Glimpses of Girton: In the Spring

In the spring

 

In the Spring a fuller crimson comes upon the robin’s breast;

In the Spring the wanton lapwing gets himself another crest;

 

In the Spring a livelier iris changes on the burnish’d dove;

In the Spring a young man’s fancy lightly turns to thoughts of love.

 

Excerpt from Locksley Hall by Alfred, Lord Tennyson


Tennyson’s protagonist was unlucky in love, spurned by his childhood sweetheart, but Girton College Library is luckier in its holdings.

Among Jane Catherine Gamble’s bequest to the College (see https://old.girton.cam.ac.uk/news/1153-glimpses-of-girton-jane-catherine-gamble) was her father’s first edition of Thomas Bewick’s History of British birds, the first volume published in 1797 and the second in 1804.

Reference: Gamble 662A B46 (082153)

Reference: Gamble 662A B46 (082153)

Reference: Gamble 662A B46 (082154)

Reference: Gamble 662A B46 (082154)

Looking specifically for the three birds listed by Tennyson, we see:

The robin (now classified as Erithacus rubecula) is described by the RSPB as the UK's favourite bird and Bewick himself says "This general favorite is too well known to need a very minute deſcription" – volume 1, page 204.

The robin (now classified as Erithacus rubecula) is described by the RSPB as the UK’s favourite bird and Bewick himself says “This general favorite is too well known to need a very minute deſcription” – volume 1, page 204.

The lapwing (Vanellus vanellus) also known as the Peewit after the sound of its display call, is now on the RSPB's endangered list. Its distinctive crest described by Bewick as "a tuft of long narrow feathers iſſues from the back part of its head, ſome of which are four inches in length , and turn upwards at the end – volume 1, page 324.

The lapwing (Vanellus vanellus) also known as the Peewit after the sound of its display call, is now on the RSPB’s endangered list. Its distinctive crest described by Bewick as “a tuft of long narrow feathers iſſues from the back part of its head, ſome of which are four inches in length , and turn upwards at the end – volume 1, page 324.

It's not clear to which member of the Dove family Tennyson was referring, although I like to picture the iridescent green neck of the stock dove (Columba oenas), described by Bewick as "gloſſy green and gold" – volume 1, page 267.

It’s not clear to which member of the Dove family Tennyson was referring, although I like to picture the iridescent green neck of the stock dove (Columba oenas), described by Bewick as “gloſſy green and gold” – volume 1, page 267.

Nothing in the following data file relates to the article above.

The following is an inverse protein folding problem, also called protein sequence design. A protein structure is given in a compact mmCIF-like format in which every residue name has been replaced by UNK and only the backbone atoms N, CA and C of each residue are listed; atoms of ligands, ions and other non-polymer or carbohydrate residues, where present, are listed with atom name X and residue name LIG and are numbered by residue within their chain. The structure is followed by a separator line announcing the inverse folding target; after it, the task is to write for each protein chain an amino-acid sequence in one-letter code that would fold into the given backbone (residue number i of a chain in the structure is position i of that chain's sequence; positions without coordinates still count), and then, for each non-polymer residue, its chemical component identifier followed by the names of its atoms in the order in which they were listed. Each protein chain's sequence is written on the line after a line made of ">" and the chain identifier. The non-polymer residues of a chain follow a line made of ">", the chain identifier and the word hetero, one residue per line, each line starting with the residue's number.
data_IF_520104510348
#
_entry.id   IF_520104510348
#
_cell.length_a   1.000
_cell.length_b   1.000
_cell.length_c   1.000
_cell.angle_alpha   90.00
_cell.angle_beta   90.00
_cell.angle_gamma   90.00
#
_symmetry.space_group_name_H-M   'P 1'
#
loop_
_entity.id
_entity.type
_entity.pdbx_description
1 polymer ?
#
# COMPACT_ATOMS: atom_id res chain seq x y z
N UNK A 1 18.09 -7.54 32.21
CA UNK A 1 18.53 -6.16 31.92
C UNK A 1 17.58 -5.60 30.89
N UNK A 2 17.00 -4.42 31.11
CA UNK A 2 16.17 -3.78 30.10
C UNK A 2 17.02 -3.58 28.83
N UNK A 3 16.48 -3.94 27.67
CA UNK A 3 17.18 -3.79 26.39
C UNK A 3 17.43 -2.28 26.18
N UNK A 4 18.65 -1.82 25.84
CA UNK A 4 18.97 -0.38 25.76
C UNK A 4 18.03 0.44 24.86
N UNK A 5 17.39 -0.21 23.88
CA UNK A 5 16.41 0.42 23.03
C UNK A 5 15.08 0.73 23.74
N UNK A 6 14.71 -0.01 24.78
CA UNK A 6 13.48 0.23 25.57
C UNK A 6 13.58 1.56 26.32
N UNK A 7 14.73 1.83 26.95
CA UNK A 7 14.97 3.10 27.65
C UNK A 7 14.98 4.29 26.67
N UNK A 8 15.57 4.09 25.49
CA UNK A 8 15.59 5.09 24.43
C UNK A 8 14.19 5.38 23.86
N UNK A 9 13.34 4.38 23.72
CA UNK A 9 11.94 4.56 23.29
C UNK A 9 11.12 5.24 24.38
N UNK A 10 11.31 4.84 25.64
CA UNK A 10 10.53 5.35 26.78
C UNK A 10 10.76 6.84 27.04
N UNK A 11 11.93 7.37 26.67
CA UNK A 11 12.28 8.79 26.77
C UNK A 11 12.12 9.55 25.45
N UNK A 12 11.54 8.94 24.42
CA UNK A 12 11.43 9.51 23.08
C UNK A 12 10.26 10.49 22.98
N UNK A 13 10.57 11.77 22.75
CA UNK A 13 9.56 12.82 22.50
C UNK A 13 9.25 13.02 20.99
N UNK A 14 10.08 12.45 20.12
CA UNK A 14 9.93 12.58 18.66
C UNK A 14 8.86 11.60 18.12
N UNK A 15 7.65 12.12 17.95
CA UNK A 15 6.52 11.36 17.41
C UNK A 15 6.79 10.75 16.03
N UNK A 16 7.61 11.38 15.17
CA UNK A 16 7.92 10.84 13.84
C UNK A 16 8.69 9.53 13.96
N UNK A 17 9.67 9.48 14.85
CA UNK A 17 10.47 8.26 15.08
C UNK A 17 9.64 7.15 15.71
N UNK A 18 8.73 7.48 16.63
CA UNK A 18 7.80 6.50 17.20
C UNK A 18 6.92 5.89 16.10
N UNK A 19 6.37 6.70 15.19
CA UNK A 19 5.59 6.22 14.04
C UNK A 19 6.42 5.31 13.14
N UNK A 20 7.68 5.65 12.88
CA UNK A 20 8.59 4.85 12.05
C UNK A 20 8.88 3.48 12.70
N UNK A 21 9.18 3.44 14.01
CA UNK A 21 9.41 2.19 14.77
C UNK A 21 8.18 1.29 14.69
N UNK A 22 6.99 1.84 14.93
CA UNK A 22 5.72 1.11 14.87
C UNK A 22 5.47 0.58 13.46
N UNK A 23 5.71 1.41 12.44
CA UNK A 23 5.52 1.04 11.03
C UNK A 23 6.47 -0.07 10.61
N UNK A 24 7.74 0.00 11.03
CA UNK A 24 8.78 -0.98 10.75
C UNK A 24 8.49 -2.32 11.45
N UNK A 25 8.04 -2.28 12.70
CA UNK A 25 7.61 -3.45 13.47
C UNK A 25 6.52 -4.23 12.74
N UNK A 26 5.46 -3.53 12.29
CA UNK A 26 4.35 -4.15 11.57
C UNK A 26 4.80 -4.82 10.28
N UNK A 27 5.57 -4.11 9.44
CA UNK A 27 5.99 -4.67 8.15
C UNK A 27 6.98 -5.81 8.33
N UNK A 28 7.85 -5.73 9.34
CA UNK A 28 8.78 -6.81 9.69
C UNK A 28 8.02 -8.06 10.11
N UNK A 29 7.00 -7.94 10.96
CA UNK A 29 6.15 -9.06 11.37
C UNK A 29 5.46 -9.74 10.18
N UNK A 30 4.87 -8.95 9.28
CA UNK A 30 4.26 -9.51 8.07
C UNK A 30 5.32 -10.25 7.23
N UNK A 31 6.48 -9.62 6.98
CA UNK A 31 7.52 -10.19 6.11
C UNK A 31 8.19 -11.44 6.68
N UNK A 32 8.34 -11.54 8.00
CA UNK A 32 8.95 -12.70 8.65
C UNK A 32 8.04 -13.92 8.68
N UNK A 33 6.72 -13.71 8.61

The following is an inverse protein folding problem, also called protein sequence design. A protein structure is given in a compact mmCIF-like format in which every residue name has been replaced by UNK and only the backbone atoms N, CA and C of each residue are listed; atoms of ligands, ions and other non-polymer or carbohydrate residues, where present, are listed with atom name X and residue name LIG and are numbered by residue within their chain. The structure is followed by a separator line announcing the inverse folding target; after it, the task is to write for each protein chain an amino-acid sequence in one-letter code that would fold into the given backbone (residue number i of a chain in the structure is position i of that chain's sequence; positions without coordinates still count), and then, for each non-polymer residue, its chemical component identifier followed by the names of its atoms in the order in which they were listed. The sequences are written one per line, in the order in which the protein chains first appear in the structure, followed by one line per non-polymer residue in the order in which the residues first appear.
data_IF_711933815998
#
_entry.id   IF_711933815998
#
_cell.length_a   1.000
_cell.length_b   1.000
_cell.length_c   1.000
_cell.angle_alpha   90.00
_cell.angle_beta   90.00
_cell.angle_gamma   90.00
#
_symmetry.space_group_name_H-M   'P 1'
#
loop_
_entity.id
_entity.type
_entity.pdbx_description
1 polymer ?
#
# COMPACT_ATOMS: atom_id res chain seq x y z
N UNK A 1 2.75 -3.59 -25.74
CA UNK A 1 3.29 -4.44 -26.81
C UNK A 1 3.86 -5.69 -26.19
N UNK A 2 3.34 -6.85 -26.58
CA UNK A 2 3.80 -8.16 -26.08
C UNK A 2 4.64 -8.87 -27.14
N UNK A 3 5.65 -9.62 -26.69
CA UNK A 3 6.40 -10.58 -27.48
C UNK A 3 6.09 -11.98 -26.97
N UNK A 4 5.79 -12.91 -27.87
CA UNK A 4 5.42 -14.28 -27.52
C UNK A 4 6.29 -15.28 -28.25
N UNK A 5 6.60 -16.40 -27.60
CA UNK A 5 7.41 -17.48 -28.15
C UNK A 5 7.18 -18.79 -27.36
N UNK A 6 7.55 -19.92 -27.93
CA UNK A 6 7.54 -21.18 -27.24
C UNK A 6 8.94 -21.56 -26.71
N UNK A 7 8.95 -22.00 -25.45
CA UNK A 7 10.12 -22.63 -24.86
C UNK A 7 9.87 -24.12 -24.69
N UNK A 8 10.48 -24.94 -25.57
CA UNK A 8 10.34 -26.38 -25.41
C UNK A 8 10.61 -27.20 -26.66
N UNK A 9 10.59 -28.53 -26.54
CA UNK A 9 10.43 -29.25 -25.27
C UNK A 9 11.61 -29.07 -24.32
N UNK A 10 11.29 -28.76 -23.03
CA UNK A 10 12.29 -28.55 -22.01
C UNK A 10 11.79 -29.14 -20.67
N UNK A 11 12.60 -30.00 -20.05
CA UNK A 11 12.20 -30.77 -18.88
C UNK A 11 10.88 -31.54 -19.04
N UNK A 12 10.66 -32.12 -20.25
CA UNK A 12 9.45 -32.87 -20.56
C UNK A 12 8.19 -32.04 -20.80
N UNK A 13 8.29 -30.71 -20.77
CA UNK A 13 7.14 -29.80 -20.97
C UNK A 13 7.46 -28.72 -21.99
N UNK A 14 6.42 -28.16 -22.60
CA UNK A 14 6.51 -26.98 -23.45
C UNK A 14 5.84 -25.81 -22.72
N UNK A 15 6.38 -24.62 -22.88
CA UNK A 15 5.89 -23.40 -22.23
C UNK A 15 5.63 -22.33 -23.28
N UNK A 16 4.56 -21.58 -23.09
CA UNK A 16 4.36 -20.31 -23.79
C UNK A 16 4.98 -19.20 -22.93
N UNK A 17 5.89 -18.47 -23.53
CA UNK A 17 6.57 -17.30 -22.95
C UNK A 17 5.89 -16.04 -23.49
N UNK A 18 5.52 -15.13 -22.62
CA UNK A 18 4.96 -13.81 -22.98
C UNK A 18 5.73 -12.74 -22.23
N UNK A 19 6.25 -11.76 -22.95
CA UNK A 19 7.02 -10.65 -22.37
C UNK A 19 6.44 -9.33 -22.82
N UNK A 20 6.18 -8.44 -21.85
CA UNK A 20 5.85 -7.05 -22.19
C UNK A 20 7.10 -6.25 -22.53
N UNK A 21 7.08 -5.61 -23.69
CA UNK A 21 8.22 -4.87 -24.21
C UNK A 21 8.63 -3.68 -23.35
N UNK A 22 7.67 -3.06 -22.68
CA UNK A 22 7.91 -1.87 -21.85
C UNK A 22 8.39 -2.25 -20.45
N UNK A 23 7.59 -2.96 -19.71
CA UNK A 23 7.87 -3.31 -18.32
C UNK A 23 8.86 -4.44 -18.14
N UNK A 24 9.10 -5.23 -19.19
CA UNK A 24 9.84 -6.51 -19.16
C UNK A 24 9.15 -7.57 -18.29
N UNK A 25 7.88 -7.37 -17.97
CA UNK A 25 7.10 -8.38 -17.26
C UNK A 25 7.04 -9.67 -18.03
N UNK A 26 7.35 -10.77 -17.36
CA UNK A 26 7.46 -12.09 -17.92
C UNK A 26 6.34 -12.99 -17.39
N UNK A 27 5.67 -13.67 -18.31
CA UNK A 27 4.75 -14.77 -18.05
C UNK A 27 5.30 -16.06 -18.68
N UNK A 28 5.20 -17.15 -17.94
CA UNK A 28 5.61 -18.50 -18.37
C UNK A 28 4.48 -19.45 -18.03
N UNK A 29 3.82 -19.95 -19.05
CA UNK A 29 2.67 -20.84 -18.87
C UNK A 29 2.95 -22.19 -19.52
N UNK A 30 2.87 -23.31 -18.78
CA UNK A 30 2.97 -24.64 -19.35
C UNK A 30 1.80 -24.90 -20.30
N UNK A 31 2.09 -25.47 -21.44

In contrast to the glorious colour illustrations in Audubon’s Birds of America 30 years later, which were printed from engravings on copper and coloured by hand, Bewick’s illustrations could seem small and plain. In fact, they are seen as the pinnacle of the art of wood engraving, as much admired today as they were then, and the books were deliberately designed to be affordable for all but the poor.

Reading A memoir of Thomas Bewick, by himself, it is clear that Bewick had had the habit from childhood of filling any available space (on slates or schoolbooks) with small illustrations. Among the books he credits for his interest and knowledge of natural history are the works of Thomas Pennant, Count de Buffon and Gilbert White, all of whom are represented in the Library’s holdings.  Also part of the Gamble bequest was Bewick’s first book, A general history of quadrupeds.

Reference: Gamble 662B B46 (082156)

Reference: Gamble 662B B46 (082156)

Bewick’s work was known to Tennyson, who wrote half a dozen lines of verse in the copy of History of British birds in Lord Ravenscroft’s Library.  Tennyson himself presented his complete works, in seven volumes, to Girton College Library in 1883. This was reported in the March 1883 edition of The Girton Review:

There have been one or two additions to our library, the most important being a large edition of Tennyson, presented by the poet himself. Unfortunately, the author’s autograph, instead of being written in the volumes themselves is only inscribed on the labels, which considerably damages the effect.

Reference: Gamble 826.0 T25 (097321-7)

Reference: Gamble 826.0 T25 (097321-7)

It is no surprise that Tennyson’s poetry was well-known and discussed by the early members of the College. Among the first donations to the Library when the College opened in 1869 were six volumes of his work, presented by the Mistress, Charlotte Manning. The Library also holds Emily Davies’ own copies of Enoch Arden, Idylls of the King, Maud and other poems, and The princess: a medley. It is equally no surprise that The princess, in particular, struck a chord.  First published in 1847, and the inspiration for Gilbert and Sullivan’s Princess Ida, this narrative poem in blank verse tells of Princess Ida, who establishes a great college for women from which all men are barred on pain of death. The Archive contains letters to Barbara Bodichon from Bessie Rayner Parkes discussing the poem[1] as well as photographs of the students’ performance of The princess in 1891[2].

The Tennyson volumes are now also part of the Gamble collection, housed securely in the purpose-built environmentally-controlled Store in the Library & Archive’s Duke Building.

References and further reading


[1] Girton College Archive reference: GCPP Parkes 5/19, 5/20, 5/50

[2] Girton College Archive reference: GCPH 10/1/31-34